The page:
Lincoln -- A superb new database is now available to show taxpayers how colleges and universities are performing their mission to provide access to higher education, especially to those who have trouble paying for it. Easy to use, the database offers many ways of measuring access and many ways of comparing institutions.
This should be a helpful tool for setting state appropriations for higher education. Institutions doing a good job could be rewarded, incentivizing others where there is room for improvement.
To demonstrate, look at this link for the University of Nebraska. Scroll down to College by College and select the column to compare it with other Nebraska institutions. Then look at the indicators and the rankings. NU looks very good on "chance a poor student has to become a rich adult," coming in second only to Creighton. Conversely, NU does not make it into the top ten in the broader measure "overall mobility index," which looks at the likelihood a student moved up two or more income quartiles as a result of his or her education.
On that important measure, here are the top ten Nebraska institutions:
1. Northeast Community College
2. Midland University
3. Mid-Plains Community College
4. Doane College
5. Western Nebraska Community College
6. Bellevue University
7. Wayne State College
8. Hastings College
9. Central Community College
10. Nebraska Wesleyan University
Note that the top college is a community college, as are four of the top ten, and that five of the top ten are private, non-profit colleges. Note only one is located in Lincoln or Omaha.
If the state is interested not only in providing higher education access, but in wealth-building by taking students from lower income brackets and moving them to higher ones, then this would be a good guide as to where to look in the state appropriations process for good investments. Note also how these top ten are spread across the state, making for good investments in rural areas and smaller cities.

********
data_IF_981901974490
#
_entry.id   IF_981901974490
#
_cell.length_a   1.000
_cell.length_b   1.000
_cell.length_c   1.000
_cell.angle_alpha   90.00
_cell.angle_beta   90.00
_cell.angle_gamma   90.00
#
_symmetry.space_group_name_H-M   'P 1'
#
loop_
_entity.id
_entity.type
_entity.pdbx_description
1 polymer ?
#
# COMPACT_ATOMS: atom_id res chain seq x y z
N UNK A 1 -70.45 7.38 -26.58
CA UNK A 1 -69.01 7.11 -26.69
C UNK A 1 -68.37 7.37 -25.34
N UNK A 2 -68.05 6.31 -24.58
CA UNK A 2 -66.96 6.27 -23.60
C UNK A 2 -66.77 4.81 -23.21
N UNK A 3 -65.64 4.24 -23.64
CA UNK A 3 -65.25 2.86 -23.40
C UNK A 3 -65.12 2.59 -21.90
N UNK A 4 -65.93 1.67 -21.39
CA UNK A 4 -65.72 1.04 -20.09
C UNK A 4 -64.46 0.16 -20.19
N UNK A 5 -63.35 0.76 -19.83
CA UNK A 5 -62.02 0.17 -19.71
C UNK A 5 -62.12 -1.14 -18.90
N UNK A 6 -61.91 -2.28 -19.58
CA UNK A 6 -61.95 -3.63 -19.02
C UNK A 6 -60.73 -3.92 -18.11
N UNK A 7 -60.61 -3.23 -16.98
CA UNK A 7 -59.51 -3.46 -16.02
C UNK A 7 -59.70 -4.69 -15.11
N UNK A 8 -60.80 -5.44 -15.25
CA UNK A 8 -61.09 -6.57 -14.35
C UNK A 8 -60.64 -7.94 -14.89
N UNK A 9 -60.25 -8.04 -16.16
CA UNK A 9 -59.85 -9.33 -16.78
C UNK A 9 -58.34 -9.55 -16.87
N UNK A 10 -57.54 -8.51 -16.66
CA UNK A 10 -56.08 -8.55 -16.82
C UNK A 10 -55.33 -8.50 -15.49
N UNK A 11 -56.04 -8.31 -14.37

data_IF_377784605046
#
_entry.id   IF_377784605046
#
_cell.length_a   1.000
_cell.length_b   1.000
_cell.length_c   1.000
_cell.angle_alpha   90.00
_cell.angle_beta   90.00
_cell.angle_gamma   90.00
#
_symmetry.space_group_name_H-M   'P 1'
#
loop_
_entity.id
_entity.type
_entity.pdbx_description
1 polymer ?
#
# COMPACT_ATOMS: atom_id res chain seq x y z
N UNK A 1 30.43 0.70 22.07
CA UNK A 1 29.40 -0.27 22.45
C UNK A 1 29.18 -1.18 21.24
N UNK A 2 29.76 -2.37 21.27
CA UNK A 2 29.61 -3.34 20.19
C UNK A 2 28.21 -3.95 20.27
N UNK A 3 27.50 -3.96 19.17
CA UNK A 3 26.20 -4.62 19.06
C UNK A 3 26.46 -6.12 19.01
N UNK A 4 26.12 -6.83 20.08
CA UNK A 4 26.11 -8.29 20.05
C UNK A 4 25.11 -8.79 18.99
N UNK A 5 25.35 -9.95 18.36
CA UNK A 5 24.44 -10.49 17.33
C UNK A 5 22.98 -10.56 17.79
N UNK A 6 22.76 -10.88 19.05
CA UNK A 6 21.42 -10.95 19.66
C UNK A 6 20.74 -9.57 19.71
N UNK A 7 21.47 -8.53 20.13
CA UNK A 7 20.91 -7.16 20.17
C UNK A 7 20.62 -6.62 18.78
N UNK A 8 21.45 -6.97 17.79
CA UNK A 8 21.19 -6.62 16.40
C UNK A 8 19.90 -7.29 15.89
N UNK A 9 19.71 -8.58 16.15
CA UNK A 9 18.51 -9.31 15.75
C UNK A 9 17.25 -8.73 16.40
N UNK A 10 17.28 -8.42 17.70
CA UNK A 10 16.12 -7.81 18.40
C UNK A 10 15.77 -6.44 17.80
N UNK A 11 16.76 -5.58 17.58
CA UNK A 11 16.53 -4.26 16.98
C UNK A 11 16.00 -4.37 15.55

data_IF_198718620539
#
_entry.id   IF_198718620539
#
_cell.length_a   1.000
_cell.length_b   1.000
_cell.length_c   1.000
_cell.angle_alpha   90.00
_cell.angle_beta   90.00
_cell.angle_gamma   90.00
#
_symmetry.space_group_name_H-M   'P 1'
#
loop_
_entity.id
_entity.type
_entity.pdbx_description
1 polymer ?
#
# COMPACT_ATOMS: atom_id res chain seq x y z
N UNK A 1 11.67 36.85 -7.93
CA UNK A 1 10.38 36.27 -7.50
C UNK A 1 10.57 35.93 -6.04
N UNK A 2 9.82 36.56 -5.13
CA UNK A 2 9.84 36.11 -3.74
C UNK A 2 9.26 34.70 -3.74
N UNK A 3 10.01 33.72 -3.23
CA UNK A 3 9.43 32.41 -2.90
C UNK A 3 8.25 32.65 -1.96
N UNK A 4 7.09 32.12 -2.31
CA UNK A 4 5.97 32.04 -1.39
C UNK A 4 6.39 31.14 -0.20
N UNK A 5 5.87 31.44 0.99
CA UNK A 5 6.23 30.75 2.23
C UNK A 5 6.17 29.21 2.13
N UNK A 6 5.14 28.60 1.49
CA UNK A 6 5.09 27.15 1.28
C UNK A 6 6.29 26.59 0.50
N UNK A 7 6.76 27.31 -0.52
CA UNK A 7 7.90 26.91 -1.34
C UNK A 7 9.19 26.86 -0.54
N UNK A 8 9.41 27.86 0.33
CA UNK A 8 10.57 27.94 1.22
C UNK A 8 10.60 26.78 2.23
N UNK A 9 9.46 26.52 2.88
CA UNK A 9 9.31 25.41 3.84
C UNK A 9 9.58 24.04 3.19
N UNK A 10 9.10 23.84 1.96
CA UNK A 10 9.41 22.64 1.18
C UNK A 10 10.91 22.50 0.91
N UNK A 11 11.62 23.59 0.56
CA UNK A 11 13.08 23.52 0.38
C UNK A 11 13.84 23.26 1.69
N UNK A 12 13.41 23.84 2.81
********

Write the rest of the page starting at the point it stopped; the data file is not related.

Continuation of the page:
Unfortunately, the database does not include Chadron or Peru State Colleges, and it does not break down the state university so we can see how UN Kearney or UN Omaha would look if split off from UN Lincoln.
Nor is there any consideration given to in- and out-migration. Some Nebraska colleges do better than others in retaining students in the state. Such ranking are available from the U.S. Census and should be worked into any effort to use this database in making state appropriations.
How would the governor and state legislature go about modifying their current appropriations process to look at these performance and investment measures? A modest percentage of the higher education appropriations could be channeled through students rather than institutions, to favor students from lower income families who are most likely to stay in the state and to build wealth in Nebraska by moving up in the income brackets as a result of their education. Such programs already exist through the Nebraska Coordinating Commission for Higher Education, to include students at non-profit institutions. The appropriations through students must be sufficiently large so as to make all institutions consider them in their own admissions and student financial aid decisions.